Thus, even if someone is at work, they may or may not be better off in terms of what they are earning and what their paychecks will buy. In September, gross average weekly earnings in current dollars stood at $270.69, up from $246.75 in January 1981. Suppose that two workers, one single, the other with a spouse and two children, were paid at those rates for all of 1981 and 1982, respectively. If they have no other income, they would have earned $12,831 in 1981 and $14,042.60 this year.
After allowing for the personal income tax cut and an increase in payroll taxes for 1982, the single worker's take-home pay is up this year by $1,046.65 or 10.3 percent. For the married worker, the figures are $1,038.77 and 9.3 percent. But since January 1981, the consumer price index is up 12.6 percent. Alternatively, the deflator for personal consumption is up an estimated 10.8 percent.
In other words, while take home pay is up, prices are up more.
AEI's Foss has delved deeply into the income figures and found some large differences in movements according to the type of income involved.
He found, for instance, that from the beginning of 1979 through September 1981, personal income, adjusted by the personal consumption deflator--which avoids the distortions of mortgage interest rate changes on the consumer price index -- rose at an annual rate of 2.1 percent. In the last 12 months, it fell 0.3 percent, Foss said.
Within those totals, some types of income are up in real terms while others are down. Wages and salaries rose 0.5 percent annually in the earlier period but are down 2.2 percent in the last year.
Income from property -- personal interest, dividends and rents -- shot up by 10.8 percent a year from 1979 to September 1981, and continued to rise by 3.7 percent in the last year.
Proprietors income fell 16.3 percent in the earlier period, largely because of a sharp drop in farm income, which has continued. In the last year, farm income is down roughly one-fourth, Foss said.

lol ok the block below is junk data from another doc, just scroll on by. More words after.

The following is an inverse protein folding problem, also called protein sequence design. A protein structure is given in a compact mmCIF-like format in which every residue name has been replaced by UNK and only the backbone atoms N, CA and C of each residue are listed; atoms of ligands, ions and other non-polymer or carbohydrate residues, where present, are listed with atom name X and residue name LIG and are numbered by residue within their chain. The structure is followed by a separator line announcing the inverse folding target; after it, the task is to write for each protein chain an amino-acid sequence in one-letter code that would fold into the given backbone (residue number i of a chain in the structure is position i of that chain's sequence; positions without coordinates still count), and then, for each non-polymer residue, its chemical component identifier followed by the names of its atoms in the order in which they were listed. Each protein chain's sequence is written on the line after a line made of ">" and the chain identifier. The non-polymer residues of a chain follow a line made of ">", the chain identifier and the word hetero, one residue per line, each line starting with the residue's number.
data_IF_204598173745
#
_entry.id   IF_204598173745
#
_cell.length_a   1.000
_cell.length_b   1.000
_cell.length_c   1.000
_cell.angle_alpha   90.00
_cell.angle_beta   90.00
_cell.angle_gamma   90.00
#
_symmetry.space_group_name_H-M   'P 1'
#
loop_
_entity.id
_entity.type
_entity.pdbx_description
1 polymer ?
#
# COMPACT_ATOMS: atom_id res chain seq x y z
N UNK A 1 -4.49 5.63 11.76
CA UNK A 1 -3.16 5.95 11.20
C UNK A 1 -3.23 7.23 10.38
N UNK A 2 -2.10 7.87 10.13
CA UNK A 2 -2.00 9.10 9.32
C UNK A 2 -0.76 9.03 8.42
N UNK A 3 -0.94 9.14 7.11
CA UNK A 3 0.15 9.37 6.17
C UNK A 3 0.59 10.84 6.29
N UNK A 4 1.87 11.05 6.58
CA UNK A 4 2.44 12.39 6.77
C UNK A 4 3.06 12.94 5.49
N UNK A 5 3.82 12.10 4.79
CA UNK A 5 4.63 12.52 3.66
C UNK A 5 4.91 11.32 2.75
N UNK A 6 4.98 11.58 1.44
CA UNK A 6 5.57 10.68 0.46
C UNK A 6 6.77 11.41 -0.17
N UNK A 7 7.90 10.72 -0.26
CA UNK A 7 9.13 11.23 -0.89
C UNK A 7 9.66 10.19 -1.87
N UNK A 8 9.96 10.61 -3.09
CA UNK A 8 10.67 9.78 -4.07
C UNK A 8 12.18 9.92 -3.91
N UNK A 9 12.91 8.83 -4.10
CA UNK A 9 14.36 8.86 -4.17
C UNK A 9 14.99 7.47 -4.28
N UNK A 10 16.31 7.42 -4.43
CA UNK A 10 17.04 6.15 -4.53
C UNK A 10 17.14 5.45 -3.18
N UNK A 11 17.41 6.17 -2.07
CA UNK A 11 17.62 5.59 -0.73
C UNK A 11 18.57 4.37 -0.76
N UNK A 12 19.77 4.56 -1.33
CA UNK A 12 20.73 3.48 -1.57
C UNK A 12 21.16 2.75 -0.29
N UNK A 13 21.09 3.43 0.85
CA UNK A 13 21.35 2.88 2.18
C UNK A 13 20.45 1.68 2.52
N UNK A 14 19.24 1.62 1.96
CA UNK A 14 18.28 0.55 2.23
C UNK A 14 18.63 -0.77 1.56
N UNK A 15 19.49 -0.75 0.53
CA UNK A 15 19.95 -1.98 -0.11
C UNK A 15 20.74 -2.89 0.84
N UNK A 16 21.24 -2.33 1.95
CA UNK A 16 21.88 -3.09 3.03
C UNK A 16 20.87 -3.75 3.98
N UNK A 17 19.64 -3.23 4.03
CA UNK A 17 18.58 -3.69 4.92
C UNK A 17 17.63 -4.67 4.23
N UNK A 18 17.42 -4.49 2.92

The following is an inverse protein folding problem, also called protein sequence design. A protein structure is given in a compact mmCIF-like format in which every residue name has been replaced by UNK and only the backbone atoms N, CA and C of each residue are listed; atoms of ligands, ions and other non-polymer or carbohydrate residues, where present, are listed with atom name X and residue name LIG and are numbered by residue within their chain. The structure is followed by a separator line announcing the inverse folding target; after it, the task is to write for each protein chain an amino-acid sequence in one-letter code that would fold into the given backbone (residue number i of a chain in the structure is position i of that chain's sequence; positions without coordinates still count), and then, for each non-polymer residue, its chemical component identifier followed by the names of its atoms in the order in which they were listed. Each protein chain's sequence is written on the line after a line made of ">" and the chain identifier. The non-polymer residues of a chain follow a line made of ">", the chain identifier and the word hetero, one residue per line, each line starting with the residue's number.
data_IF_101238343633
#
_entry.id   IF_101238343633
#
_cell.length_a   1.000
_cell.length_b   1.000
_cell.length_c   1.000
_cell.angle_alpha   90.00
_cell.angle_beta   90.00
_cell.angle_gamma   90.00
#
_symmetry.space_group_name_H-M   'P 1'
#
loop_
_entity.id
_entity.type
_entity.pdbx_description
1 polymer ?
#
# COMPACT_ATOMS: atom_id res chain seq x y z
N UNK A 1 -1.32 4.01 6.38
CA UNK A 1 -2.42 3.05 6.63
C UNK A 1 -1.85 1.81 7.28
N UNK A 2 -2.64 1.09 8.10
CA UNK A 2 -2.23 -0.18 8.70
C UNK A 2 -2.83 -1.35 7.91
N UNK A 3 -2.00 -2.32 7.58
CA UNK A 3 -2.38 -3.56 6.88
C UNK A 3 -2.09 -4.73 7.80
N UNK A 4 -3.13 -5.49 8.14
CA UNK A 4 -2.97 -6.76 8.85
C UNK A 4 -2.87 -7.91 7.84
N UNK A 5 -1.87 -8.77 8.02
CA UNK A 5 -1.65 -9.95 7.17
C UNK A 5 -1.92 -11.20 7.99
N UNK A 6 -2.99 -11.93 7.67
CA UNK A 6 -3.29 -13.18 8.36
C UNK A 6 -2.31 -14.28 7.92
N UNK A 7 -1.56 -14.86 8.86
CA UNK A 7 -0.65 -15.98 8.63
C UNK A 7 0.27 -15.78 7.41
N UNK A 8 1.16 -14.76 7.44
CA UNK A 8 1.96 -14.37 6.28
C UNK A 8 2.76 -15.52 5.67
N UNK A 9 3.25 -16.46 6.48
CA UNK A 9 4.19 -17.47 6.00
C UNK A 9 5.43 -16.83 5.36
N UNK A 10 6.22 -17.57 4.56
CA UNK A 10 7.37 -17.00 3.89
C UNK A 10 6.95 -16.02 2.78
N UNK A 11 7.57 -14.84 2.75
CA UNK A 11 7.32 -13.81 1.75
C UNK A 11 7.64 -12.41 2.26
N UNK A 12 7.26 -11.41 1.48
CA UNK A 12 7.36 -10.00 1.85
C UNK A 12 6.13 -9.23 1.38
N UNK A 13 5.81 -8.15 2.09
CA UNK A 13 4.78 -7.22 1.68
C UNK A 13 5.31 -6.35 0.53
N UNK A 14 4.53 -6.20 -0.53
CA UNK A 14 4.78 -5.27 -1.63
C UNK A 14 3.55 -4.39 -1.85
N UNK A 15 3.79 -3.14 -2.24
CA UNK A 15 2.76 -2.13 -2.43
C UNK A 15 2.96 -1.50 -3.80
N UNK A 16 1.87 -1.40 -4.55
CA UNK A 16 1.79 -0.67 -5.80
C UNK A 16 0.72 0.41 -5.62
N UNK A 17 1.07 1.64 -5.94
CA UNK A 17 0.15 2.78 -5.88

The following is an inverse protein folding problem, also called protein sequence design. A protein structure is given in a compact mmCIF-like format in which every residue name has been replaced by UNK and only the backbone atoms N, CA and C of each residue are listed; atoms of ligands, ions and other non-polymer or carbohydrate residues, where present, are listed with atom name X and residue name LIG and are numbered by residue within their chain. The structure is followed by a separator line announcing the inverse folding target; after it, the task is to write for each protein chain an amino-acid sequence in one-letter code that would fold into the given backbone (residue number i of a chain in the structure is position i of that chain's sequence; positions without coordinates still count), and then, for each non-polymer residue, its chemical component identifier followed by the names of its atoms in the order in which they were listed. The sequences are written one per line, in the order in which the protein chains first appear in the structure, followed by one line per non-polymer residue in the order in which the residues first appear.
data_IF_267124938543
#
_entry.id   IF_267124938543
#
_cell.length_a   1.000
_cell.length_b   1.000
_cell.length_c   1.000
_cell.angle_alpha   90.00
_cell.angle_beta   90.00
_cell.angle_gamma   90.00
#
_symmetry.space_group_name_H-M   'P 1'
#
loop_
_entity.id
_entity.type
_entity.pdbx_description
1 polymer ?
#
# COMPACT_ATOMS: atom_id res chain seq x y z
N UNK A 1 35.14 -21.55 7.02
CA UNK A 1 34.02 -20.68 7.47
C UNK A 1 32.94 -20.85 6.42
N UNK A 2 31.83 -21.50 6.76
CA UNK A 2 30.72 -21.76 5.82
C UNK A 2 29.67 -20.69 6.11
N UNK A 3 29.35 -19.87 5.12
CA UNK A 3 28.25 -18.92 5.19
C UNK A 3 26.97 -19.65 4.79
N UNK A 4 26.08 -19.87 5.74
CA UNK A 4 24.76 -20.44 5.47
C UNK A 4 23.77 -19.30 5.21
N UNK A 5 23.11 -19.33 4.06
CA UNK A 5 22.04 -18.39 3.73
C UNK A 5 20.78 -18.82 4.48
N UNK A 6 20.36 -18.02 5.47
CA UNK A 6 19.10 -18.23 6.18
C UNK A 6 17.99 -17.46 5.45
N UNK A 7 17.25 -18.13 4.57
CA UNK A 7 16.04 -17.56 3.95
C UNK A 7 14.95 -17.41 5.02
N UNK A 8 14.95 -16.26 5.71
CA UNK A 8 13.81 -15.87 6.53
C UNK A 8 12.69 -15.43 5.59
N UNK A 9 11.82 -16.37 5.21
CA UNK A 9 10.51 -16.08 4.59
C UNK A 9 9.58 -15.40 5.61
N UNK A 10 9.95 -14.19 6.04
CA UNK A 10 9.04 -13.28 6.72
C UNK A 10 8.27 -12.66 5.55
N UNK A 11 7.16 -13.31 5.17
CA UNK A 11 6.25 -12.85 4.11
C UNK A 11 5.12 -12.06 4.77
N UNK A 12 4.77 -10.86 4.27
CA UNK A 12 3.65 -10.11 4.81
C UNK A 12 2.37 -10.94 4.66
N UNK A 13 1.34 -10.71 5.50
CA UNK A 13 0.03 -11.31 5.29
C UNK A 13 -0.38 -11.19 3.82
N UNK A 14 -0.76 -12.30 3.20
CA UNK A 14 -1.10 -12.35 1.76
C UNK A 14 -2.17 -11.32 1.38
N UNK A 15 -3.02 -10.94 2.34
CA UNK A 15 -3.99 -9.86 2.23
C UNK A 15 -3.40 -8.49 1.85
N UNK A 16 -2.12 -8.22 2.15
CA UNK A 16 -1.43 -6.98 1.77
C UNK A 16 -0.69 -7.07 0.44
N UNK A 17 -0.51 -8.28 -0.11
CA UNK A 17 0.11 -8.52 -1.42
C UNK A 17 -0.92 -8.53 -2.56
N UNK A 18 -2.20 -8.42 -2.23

Transfer payments show the least slowdown of all, he added. In the earlier period, they rose 6.6 percent a year and continued rising at a rate of 4.7 percent in the last 12 months. As with the overall income figures, there are substantial differences within the transfer payments total. From 1979 through September 1981, the combined figure for welfare payments through the Aid to Dependent Children program and food stamps climbed at about a 15 percent annual rate, while the personal consumption deflator was rising at a 9.3 percent rate. In the last year, both AFDC and food stamp payments are down in current dollar terms at the same time the personal consumption expenditure deflator was rising 5.3 percent, Foss said.
Meanwhile, payments under other programs, such as the retirement and survivors portion of Social Security have also slowed down but they still are going up faster than inflation. In the earlier period, they were rising 19 percent a year in current dollar terms, and that dropped to 10 percent in the last year.